Heat oil in a deep skillet or pot. Add the onion and sauté over medium heat until softened, about 5 minutes. Add the garlic and ginger and sauté until fragrant, 1 minute. Add the curry powder and salt; cook, stirring, 1 minute. Add the carrot, red pepper and cauliflower. Cook, stirring to coat the vegetables with the spices, 2 minutes. Add the tomatoes with juices and chicken stock. The vegetables should be just covered with liquid. If not, add a little more chicken stock. Bring to a simmer, breaking up the tomatoes with a spoon. Stir in the chicken. Simmer, partially covered, until chicken is thoroughly cooked through and the vegetables are tender, about 15 minutes. Taste for seasoning. If needed, add 1-2 teaspoons of brown sugar. Serve hot with basmati rice. Garnish with fresh cilantro.


Curry Chicken Stew

Curry Chicken Stew

When I lived in Geneva for 10 years in the nineties, there was no shortage of cheese and French haute cuisine. There is nothing wrong with that.  However, from time to time I found myself craving exotic, spiced flavors from further corners of the world. Short of the falafel truck outside of La Placette, there were few alternatives. The few available ethnic restaurants were often overpriced and underwhelming – Swiss interpretations of the real gritty deal. So, I quickly learned to make my own versions of curries, satays, and spring rolls at home. They were hardly authentic, but I was able to satisfy my wistful taste buds.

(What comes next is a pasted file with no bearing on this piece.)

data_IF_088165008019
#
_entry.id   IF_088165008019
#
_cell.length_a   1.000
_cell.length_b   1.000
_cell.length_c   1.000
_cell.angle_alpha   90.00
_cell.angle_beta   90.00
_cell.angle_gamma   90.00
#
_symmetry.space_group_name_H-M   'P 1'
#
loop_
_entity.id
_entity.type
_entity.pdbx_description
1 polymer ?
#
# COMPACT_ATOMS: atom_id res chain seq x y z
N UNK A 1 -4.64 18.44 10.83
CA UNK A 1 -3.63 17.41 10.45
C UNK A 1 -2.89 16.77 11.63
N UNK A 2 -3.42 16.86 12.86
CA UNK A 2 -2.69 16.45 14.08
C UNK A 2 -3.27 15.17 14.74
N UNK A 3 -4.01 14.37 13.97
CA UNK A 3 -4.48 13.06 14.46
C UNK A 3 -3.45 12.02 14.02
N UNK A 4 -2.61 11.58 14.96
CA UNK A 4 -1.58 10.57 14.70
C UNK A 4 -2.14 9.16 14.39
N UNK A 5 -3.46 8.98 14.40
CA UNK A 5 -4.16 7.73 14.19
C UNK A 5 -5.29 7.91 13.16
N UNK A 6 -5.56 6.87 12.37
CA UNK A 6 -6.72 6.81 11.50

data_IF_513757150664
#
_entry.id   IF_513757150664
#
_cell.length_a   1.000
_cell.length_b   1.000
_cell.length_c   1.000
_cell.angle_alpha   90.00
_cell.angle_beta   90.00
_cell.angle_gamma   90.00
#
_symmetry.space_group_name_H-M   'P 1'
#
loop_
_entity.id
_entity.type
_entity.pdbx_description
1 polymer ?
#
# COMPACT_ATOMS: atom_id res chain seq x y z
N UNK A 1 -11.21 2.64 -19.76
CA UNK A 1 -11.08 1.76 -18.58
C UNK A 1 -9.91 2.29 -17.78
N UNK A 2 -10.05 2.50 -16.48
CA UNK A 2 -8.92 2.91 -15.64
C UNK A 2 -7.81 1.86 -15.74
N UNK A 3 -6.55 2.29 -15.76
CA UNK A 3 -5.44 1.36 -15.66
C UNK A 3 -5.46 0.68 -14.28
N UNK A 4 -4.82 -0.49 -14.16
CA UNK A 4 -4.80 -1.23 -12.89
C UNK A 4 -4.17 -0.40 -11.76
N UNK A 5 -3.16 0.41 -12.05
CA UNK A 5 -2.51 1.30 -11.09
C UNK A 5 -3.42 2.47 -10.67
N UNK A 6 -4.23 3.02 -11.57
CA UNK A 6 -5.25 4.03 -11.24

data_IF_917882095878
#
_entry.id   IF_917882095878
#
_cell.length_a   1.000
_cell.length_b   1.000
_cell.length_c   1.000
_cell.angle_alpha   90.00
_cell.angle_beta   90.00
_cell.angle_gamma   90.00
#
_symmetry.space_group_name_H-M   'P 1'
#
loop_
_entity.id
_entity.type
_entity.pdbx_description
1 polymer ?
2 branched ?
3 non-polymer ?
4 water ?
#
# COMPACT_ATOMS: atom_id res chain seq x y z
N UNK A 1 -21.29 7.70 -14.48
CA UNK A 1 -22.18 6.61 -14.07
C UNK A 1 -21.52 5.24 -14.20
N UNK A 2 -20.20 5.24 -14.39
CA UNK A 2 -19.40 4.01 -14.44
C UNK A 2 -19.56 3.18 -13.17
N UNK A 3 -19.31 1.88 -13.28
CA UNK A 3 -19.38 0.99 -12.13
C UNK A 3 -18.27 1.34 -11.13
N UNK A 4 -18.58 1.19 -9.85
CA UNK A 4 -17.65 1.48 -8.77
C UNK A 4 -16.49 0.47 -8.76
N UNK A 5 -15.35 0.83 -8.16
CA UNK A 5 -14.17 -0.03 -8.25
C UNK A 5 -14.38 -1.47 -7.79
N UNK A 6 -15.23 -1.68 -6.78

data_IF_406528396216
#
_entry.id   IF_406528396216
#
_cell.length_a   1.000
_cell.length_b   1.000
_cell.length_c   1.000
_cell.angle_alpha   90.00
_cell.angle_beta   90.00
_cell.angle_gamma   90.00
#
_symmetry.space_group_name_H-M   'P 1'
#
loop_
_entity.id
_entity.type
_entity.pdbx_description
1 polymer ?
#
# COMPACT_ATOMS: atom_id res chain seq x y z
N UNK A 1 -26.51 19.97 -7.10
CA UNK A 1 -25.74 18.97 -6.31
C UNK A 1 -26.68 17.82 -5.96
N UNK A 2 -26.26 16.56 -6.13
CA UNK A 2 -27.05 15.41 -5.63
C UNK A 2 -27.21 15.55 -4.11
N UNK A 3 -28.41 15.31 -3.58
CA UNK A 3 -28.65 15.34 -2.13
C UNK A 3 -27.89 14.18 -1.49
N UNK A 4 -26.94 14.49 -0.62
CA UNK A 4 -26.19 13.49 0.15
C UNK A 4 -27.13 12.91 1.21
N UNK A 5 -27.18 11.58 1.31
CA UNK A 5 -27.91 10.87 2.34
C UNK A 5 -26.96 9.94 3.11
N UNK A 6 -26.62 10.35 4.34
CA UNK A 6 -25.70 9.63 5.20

One day, I came across a recipe for Country Captain in a cooking magazine. It was a sweet tomato-based chicken stew, studded with apple and infused with curry. It seemed easy to prepare with ingredients I could readily find in the Swiss suburbs, so I made it. The stew was light and fresh, pleasantly balanced with the acidity of tomato, sweetness of fruit and a nice kick of curry. For no real reason, I didn’t make it again. The recipe was filed, and over time I forgot about it – until recently, when I stumbled across a recipe for Country Captain in Saveur Magazine. As soon as I read the name, I was transported back to Geneva when I first made the stew and reminded of how much I enjoyed it.

Country Captain is a dish that originated in the American south. Influenced by the flavors of India and introduced to the U.S. by British officers, it’s a mild stew, usually garnished with currants and almonds and served with rice. It’s not overpowering and it’s heat may be adjusted according to taste, which makes it a great family dish. This recipe for Curry Chicken Stew is inspired by Country Captain, however, in my version I add more vegetables and omit many of the extra garnishes.

Curry Chicken Stew

This recipe calls for chicken off the bone, which shortens the cooking time and makes it easy to prepare as a weeknight dinner. Serves 4-6.

Olive oil
4 boneless chicken thighs, with skin
2 large boneless chicken breasts, with skin
Freshly ground black pepper
1 large yellow onion, chopped
2 large carrots, sliced
1/2 large head of cauliflower, broken into 1 inch florets
1 poblano pepper, cut in 3/4 inch pieces
1 annaheim or serrano chile pepper, stemmed seeded, sliced
3 tablespoons curry powder
2 tablespoons grated ginger
2 large garlic cloves, minced
1 – 28 ounce can Italian plum tomatoes with juices
1 bay leaf
1 tablespoon brown sugar

Basmati rice
Parsley cilantro